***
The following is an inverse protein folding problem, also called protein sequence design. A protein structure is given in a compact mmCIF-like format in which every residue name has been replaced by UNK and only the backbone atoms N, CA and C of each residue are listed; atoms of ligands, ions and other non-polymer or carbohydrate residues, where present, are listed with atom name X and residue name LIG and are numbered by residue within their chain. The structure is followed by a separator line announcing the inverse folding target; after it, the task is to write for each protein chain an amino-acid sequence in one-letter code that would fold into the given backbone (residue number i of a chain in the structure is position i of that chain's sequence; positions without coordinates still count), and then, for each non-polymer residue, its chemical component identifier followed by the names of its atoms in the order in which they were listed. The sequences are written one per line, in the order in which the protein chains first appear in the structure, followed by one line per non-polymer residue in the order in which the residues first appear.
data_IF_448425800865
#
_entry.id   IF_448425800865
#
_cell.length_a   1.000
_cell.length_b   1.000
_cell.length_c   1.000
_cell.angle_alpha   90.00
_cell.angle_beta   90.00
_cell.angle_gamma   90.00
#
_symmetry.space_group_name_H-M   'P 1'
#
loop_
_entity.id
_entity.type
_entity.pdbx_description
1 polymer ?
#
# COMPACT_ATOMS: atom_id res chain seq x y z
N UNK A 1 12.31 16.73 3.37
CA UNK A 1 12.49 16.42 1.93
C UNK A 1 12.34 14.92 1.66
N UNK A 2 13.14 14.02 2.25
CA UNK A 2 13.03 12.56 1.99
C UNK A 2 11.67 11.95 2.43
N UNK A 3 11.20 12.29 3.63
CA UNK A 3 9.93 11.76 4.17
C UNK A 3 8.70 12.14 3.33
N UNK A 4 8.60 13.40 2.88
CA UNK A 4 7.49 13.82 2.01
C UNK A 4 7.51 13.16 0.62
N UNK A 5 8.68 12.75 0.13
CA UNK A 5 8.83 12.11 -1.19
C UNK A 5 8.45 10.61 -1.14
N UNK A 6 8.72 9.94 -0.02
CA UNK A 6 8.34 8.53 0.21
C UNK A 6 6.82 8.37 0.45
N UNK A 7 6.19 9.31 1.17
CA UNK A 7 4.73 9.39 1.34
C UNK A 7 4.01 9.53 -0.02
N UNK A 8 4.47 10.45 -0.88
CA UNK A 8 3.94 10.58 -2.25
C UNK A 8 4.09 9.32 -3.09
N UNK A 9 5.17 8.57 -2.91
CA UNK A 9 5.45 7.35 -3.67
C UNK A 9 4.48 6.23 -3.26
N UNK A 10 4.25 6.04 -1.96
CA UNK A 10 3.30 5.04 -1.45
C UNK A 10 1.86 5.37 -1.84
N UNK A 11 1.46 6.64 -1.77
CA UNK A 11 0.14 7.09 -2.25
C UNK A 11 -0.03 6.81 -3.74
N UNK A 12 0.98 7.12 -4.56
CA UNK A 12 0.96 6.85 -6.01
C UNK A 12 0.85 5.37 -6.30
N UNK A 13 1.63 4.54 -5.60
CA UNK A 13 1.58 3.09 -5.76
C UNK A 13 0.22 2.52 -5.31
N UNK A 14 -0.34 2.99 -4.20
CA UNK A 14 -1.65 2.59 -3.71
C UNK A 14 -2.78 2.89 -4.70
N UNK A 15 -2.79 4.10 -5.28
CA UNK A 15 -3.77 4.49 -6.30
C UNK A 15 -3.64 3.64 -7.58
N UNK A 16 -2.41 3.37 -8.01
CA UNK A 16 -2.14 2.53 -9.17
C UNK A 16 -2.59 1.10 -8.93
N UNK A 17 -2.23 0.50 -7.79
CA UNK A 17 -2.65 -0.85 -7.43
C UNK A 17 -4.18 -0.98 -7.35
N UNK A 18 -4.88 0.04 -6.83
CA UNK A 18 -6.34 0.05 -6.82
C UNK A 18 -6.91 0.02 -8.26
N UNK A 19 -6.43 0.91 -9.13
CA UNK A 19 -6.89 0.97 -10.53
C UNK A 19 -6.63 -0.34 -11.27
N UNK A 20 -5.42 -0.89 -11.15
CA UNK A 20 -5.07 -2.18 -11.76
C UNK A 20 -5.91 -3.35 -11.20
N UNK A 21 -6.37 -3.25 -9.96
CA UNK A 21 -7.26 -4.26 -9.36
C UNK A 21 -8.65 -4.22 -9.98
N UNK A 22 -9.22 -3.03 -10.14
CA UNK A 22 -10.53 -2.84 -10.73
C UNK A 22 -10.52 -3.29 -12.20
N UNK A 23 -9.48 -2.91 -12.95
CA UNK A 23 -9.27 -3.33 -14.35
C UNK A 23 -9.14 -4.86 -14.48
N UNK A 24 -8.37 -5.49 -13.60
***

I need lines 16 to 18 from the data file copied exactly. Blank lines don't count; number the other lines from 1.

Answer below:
_entity.id
_entity.type
_entity.pdbx_description